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TRC requests ban of Careem app from all networks

By Mohammad Ghazal - Apr 23,2018 - Last updated at Apr 23,2018

Taxi drivers protest the implementation of ride-hailing apps in front of Parliament in April last year (Photo by Osama Aqarbeh)

AMMAN — The Telecommunications Regulatory Commission (TRC) on Monday said it requested the telecom operators to ban the taxi hailing app Careem.

The TRC on Sunday sent a letter to the country's telecom companies following a recent ruling by West Amman Court which banned ride-hailing app Careem from operating in the Kingdom until it gets the necessary licences from the concerned authorities, the TRC told The Jordan Times on Monday.

The application will be banned on all telecom networks including 2nd, 3rd and 4th generation networks, the TRC said, noting that it sent the letter to the operators in implementation of the court ruling.

Users have voiced outrage about the decision to ban the app.

"Yellow taxis commit many violations when driving. They never stop talking to passengers and they pick and choose passengers," Areej Hammoudeh, a teacher of Arabic at a private school in Al Rabieh area, told The Jordan Times on Monday.

She said she “tries to use public transportation because it is cheaper, but sometimes I am forced to use taxis. Although cars working with Careem are more expensive, at least they never say no when I want to go anywhere… they are available anytime and are one click away”.

"Passengers should have the right to choose, I pay more for Careem cars because I am happy with their service. I had a very bad experience with yellow cabs," she added.

Ahmad Al Sheikh, who works as an accountant at a food processing factory, echoed similar sentiments."I have a car, but sometimes I use taxis when my wife needs the car. Most of the time, yellow taxis refuse to drive me to my workplace near Al Wihdat saying there is so much traffic in the area," he said.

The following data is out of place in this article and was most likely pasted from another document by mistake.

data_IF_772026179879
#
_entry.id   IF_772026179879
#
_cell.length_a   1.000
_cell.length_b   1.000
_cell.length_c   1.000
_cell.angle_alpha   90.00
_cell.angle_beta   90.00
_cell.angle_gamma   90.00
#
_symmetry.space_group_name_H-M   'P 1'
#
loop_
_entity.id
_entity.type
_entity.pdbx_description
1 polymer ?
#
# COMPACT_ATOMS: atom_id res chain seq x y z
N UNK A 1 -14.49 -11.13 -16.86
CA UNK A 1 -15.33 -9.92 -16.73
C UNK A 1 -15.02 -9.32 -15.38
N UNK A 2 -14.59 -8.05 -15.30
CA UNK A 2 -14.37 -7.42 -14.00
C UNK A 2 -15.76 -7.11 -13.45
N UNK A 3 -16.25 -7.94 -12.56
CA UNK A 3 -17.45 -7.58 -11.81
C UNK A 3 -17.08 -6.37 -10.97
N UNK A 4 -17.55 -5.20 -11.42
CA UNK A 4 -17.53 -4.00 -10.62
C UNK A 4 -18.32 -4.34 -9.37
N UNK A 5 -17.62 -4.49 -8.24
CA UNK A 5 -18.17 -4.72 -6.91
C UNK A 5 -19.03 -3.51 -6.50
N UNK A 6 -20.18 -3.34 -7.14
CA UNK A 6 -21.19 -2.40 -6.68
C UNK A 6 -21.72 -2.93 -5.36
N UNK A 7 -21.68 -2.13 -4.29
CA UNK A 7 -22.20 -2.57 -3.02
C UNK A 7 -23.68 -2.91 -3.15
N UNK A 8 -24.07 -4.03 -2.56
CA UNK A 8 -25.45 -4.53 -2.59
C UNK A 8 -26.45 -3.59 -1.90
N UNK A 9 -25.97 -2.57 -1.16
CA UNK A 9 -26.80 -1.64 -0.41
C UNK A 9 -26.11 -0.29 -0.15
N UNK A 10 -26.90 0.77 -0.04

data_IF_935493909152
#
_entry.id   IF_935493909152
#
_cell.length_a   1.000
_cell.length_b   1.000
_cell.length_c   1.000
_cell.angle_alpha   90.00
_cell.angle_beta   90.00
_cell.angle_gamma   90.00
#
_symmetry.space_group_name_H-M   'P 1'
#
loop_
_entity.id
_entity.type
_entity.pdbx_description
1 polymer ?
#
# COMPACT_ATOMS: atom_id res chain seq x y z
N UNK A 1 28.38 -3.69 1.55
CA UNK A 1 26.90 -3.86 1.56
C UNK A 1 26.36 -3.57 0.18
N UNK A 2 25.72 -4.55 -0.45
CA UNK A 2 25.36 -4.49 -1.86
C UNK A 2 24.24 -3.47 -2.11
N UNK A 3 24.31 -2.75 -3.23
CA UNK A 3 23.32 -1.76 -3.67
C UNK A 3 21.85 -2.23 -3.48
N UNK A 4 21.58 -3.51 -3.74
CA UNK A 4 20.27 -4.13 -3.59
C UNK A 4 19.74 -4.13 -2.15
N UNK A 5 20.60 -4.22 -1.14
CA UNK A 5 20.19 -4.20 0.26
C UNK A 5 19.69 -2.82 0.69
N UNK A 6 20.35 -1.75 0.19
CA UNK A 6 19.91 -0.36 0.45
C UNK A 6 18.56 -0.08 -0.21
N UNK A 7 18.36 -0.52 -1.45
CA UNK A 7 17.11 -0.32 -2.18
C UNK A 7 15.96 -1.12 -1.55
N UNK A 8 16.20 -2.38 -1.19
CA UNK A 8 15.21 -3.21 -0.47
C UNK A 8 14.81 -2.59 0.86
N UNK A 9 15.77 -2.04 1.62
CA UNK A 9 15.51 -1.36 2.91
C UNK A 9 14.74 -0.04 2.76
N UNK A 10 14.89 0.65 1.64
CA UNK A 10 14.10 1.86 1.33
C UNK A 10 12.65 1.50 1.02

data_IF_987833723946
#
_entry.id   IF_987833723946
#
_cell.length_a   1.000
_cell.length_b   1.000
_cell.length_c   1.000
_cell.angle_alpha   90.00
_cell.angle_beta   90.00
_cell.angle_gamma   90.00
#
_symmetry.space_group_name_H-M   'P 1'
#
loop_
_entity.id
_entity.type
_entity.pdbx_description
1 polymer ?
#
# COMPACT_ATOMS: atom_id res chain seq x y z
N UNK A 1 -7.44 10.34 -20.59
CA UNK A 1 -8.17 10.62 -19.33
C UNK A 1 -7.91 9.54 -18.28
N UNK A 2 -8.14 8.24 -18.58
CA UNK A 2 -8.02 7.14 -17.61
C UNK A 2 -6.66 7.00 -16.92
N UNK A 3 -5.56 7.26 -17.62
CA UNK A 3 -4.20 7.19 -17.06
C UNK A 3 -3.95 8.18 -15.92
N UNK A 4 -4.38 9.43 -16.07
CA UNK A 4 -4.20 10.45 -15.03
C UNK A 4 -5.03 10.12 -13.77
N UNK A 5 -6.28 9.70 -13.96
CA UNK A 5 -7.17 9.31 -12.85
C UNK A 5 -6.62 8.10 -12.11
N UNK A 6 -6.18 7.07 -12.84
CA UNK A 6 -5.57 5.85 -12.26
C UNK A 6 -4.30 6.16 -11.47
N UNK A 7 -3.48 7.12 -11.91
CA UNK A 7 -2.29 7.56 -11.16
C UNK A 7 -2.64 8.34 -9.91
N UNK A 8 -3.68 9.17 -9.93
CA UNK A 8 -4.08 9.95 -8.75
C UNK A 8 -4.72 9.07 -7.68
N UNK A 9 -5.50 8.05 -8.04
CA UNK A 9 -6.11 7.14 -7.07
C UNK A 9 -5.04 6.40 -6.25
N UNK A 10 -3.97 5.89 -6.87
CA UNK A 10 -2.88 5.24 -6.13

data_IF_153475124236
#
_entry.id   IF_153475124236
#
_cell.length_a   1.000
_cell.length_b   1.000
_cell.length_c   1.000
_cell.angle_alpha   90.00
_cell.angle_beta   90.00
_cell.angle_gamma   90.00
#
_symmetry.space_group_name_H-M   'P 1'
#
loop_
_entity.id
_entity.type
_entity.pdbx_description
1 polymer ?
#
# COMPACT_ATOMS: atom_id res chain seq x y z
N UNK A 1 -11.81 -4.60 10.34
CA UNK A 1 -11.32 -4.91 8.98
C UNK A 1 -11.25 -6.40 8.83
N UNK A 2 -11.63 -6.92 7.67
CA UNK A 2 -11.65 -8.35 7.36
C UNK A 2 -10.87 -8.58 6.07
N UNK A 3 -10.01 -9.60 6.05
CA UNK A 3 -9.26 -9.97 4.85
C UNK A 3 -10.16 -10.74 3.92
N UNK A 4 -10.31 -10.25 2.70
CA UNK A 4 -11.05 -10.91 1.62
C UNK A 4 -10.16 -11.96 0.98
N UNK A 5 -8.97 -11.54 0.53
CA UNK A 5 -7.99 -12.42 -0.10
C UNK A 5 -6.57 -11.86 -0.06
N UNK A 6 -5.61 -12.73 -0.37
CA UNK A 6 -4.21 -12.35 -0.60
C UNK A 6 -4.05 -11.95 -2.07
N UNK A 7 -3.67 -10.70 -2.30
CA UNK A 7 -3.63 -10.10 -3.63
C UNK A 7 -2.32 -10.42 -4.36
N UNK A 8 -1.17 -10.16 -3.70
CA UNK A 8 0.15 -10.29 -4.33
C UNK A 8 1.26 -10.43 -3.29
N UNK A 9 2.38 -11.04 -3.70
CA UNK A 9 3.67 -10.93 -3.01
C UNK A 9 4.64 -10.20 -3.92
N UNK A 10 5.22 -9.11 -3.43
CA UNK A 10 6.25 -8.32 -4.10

"Because I do not use the taxis much, I started ordering Careem cabs. Although they charge more than the yellow taxis, they are always available and do not say no to any destination so it is more convenient to use them… banning the application will affect many who like to use the service," Al Sheikh continued.

Mahmoud Kharabsheh, a lawyer hired by several owners of yellow taxis’ offices who filed lawsuits against Careem recently, said: "Yellow taxis investors paid millions of dinars for their investments and it is fair that the app is banned."

"Investors in yellow taxis pay fees annually to the government, and it is unacceptable to allow people to drive their own cars and start working as taxis as this is against the laws in Jordan," the lawyer told The Jordan Times on Monday, adding that "investors pay income tax and hire thousands of drivers”.

He stated that "the court ruling that banned Careem from operating and demanded the ban of the app on all app stores was a right decision”.

According to yellow taxis investors, the prices of taxis dropped from JD60,000 to around JD40,000-JD45,000 after the apps were allowed and started to be used by passengers.

There are around 17,000 yellow taxis currently operating in Jordan.

According to the 2010 Public Transport Law, it is mandatory to obtain a special licence to operate a public transport vehicle.

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